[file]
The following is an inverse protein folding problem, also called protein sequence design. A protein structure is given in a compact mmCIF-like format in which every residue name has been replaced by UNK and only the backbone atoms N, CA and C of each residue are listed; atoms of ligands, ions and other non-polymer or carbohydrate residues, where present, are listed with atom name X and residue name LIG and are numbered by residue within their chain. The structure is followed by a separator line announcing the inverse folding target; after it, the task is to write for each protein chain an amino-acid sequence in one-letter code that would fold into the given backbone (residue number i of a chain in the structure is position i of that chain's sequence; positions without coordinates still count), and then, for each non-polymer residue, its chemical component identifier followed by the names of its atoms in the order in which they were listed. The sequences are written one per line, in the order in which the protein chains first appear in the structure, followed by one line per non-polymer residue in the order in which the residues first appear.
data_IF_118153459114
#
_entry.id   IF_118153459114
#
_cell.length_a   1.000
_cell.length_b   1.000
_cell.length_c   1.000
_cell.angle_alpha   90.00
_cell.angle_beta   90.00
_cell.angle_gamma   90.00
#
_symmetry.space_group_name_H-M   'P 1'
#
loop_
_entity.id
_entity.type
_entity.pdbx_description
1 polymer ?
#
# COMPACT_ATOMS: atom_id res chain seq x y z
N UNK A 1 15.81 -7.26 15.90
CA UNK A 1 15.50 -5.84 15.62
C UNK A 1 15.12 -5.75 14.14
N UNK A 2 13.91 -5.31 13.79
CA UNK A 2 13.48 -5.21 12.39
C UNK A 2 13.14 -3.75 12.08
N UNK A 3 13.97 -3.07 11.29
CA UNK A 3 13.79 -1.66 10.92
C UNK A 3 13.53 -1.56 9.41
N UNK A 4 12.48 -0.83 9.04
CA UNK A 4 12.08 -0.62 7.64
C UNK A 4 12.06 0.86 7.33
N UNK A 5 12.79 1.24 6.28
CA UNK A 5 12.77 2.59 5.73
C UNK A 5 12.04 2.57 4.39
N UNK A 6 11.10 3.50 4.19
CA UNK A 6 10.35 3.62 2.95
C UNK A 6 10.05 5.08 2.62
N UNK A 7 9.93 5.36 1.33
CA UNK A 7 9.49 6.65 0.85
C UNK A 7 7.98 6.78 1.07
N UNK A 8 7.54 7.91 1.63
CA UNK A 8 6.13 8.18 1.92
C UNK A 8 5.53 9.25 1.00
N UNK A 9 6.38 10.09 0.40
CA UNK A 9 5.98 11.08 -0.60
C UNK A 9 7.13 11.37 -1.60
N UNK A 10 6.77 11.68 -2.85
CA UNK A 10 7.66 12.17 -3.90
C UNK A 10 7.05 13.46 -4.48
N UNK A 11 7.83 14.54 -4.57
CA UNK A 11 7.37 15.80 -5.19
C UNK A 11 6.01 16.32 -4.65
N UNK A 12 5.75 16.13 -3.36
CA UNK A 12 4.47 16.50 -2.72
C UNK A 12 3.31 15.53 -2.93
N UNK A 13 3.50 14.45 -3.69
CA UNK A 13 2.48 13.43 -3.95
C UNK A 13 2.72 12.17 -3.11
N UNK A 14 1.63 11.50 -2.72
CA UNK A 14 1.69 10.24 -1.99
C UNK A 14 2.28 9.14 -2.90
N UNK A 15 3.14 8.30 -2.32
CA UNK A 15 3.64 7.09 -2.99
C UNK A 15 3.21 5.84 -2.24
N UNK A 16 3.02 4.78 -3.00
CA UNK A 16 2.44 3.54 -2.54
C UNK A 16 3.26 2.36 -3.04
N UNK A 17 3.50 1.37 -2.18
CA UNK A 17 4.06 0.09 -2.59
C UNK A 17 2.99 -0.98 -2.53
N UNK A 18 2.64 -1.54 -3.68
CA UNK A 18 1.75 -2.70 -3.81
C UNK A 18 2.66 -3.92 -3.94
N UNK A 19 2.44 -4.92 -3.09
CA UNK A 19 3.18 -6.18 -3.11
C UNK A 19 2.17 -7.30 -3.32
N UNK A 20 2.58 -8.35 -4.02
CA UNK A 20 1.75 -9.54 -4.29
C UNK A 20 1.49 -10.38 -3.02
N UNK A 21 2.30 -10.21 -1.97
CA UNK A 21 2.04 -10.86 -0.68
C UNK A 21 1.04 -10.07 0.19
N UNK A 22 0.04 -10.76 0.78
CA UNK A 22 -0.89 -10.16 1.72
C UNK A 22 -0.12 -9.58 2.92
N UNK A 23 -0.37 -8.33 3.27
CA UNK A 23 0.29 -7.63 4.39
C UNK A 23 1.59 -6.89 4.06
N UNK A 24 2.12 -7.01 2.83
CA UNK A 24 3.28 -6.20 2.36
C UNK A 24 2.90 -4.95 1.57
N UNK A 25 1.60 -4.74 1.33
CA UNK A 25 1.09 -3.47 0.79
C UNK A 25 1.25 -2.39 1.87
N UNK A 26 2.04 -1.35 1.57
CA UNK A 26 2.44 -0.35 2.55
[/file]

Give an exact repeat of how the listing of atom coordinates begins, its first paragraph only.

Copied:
The following is an inverse protein folding problem, also called protein sequence design. A protein structure is given in a compact mmCIF-like format in which every residue name has been replaced by UNK and only the backbone atoms N, CA and C of each residue are listed; atoms of ligands, ions and other non-polymer or carbohydrate residues, where present, are listed with atom name X and residue name LIG and are numbered by residue within their chain. The structure is followed by a separator line announcing the inverse folding target; after it, the task is to write for each protein chain an amino-acid sequence in one-letter code that would fold into the given backbone (residue number i of a chain in the structure is position i of that chain's sequence; positions without coordinates still count), and then, for each non-polymer residue, its chemical component identifier followed by the names of its atoms in the order in which they were listed. The sequences are written one per line, in the order in which the protein chains first appear in the structure, followed by one line per non-polymer residue in the order in which the residues first appear.